SxS: How Did I Get Here from There?

Johnny Hake, the eponymous thief in John Cheever’s “The Housebreaker of Shady Hill,” has just returned home in the dark from his burglary in the bedroom of Carl and Sheila Warburton:

Back in my own dark kitchen, I drank three or four glasses of water. I must have stood by the kitchen sink for a half hour or longer before I thought of looking in Carl’s wallet. I went into the cellarway and shut the cellar door before I turned on the light. There was a little over nine hundred dollars. I turned the light off and went back into the dark kitchen. Oh, I never knew that a man could be so miserable and that the mind could open up so many chambers and fill them with self-reproach! Where were the trout streams of my youth, and other innocent pleasures? The wet-leather smell of the loud waters and the keen woods after a smashing rain; or at opening day the summer breezes smelling like the grassy breath of Holsteins — your head would swim — and all the brooks full then (or so I imagined, in the dark kitchen) of trout, our sunken treasure. I was crying.

I should have warned you: after you lift the lid on this paragraph and pour the water into Johnny at the top, some of it will come leaking out the bottom, in tears. In between, though, how expertly Johnny and you are moved under Cheever’s direction. Likely, you’re not a housebreaker, but don’t tell me you haven’t been caught in one of those complicated emotional binds that has prompted you to remember, longingly, and uselessly, when everything was much simpler. And certainly you’ve confronted the accompanying question, How did I get here from there?

I enjoy considering the spaces Cheever moves us into and out of, from the dark, still, troubled, enclosed present to the pungent, open, vibrant settings of irretrievable childhood. And I appreciate the play with fullness — full is that wallet, and the woods and waters of long-ago, but filling also are rooms of the mind, “with self-reproach.”

What most draws my interest, though, is the close of the paragraph, in particular that 52-word fragment that helps us break with Hake into the fresh outdoor freedom of his youth, before we are returned to the dark kitchen with the three-word, grieving endpoint: “I was crying.”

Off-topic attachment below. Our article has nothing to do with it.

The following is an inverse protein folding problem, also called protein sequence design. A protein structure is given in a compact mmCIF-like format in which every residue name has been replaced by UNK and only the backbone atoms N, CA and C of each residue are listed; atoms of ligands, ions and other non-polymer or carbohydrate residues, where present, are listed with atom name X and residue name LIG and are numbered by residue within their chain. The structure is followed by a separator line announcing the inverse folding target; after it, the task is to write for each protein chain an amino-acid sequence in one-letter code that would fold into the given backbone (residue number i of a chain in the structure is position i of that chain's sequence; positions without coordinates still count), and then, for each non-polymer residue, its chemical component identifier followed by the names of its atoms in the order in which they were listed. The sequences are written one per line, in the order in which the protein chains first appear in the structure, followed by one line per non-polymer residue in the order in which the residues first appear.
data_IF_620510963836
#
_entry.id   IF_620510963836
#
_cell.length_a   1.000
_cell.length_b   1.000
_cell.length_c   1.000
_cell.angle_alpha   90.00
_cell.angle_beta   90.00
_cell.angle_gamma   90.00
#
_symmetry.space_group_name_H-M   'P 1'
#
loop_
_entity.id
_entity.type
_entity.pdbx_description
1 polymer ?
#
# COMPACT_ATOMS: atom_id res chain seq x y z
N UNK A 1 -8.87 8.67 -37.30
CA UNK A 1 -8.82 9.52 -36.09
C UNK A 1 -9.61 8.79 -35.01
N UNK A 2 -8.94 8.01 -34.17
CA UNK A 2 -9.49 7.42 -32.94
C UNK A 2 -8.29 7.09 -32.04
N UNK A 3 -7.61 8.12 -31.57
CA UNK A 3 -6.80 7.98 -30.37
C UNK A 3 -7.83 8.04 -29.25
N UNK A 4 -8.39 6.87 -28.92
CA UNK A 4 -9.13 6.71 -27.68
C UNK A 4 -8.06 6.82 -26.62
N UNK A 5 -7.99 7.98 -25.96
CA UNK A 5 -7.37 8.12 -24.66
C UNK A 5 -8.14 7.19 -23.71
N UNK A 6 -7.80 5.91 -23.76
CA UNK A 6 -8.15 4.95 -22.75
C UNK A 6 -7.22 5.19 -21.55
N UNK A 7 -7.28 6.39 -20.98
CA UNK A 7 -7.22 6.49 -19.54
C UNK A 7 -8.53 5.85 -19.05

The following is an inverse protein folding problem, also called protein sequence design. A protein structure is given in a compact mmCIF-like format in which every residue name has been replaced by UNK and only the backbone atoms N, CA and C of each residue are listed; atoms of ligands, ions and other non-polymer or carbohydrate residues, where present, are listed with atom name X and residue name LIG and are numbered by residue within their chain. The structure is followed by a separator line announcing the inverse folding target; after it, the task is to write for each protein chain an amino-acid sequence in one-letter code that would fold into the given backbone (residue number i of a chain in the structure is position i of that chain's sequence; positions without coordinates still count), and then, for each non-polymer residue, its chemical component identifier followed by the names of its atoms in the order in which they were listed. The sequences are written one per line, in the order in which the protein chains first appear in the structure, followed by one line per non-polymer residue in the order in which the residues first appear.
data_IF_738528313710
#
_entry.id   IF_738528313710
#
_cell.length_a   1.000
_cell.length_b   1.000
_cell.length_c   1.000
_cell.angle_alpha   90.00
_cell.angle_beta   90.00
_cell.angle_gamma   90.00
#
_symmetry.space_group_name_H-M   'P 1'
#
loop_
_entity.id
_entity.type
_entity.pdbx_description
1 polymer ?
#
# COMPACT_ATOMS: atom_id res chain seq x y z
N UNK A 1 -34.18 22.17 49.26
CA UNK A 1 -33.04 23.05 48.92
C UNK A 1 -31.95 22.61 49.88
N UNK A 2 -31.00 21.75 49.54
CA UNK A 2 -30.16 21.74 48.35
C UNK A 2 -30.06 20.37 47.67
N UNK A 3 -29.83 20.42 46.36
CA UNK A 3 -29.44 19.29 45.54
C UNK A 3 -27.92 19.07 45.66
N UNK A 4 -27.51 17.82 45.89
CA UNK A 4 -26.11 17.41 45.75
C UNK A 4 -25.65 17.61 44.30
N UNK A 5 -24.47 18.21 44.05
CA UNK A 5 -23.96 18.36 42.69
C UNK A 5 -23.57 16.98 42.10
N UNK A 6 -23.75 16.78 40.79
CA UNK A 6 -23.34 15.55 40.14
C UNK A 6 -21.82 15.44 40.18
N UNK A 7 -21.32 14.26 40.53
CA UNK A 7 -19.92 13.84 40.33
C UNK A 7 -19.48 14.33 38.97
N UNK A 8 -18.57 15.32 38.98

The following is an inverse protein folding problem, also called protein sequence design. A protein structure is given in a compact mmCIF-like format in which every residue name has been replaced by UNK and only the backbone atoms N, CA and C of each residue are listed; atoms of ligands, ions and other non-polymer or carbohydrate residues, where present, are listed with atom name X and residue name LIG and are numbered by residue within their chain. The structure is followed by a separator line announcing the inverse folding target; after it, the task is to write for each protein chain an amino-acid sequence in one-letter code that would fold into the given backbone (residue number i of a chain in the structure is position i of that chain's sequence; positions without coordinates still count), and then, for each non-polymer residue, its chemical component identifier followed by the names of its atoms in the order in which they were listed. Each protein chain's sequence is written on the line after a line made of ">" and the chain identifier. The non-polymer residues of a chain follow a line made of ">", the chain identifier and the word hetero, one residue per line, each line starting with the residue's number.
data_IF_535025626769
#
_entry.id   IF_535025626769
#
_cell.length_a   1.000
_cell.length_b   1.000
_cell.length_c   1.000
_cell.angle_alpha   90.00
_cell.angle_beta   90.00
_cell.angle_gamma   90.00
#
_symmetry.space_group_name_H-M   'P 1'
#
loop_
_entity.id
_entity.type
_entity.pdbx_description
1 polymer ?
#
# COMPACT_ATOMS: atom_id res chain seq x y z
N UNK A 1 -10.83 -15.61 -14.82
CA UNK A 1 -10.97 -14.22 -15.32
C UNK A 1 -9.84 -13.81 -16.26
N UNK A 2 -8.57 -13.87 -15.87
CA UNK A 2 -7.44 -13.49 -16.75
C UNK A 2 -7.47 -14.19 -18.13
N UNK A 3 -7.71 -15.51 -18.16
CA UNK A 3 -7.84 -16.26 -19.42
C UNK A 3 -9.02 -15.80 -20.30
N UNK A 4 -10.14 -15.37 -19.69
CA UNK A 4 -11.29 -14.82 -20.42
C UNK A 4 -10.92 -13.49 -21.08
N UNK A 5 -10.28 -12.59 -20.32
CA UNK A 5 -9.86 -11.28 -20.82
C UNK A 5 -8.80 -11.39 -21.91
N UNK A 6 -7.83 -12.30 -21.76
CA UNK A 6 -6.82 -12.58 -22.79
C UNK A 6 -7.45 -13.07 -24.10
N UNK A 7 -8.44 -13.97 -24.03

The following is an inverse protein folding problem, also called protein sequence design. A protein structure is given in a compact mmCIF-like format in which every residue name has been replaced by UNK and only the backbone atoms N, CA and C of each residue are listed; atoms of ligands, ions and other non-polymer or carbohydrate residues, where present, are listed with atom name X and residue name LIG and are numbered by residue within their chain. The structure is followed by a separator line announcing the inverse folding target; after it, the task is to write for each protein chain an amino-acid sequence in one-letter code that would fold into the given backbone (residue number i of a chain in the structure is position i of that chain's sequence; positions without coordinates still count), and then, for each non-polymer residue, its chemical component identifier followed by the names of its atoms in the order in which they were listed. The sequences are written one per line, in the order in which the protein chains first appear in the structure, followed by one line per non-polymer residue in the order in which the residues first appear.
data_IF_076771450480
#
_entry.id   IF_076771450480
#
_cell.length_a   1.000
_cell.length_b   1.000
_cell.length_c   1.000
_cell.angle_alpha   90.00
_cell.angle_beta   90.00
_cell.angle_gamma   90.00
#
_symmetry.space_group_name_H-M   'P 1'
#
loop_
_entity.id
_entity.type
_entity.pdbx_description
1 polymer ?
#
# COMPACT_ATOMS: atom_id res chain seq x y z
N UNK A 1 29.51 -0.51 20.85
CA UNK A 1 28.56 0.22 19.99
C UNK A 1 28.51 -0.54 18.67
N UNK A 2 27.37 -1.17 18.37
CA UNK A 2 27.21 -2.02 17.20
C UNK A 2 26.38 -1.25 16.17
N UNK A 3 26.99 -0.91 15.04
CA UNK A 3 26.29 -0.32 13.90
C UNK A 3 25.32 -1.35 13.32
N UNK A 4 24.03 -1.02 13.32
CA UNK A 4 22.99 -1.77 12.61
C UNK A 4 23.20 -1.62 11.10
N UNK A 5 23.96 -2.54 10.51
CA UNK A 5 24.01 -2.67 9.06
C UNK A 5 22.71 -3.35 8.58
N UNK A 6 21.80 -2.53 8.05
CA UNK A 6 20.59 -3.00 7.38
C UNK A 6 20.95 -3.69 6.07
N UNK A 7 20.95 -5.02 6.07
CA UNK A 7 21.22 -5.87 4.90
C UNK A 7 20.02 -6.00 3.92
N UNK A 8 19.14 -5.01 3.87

The wet-leather smell of the loud waters and the keen woods after a smashing rain; or at opening day the summer breezes smelling like the grassy breath of Holsteins—your head would swim—and all the brooks full then (or so I imagined, in the dark kitchen) of trout, our sunken treasure.

Cheever interrupts the fragment twice. First, having brought to our noses that “wet-leather smell” of the rushing streams and rain-sharpened forest, and the “grassy breath of Holsteins” in the warm air blowing over the baseball field, he takes us one step further in to Johnny’s boyhood with the second-person invitation: “your head would swim.” For this moment, it’s as if Hake is talking directly to us; we’re nearly there with him. And then we’re withdrawing; our mental swimming leads back to the water, the brooks, which are full. I find it fascinating that right here Cheever inserts the second interruption: “or so I imagined, in the dark kitchen.” It’s an explanatory note, a reminder from the despairing present, separating the brooks from what they were full of, or imagined to be full of — trout, that innocent treasure. Sunken then, and moreso now. (The intruding parentheses, by the way, deliver a clever suggestion of Johnny’s present entrapment.) Though just delightfully aswim, we’ve got a kitchen floor under us, and darkness around us, and tears. How deep a sense of loss opens at Johnny’s moment of gain (nine hundred dollars!).  

This I steal for admiration: that the most complicated construction in the paragraph is a fragment depicting a simpler time. And what follows it is the simplest of complete sentences, from the most complicated of predicaments.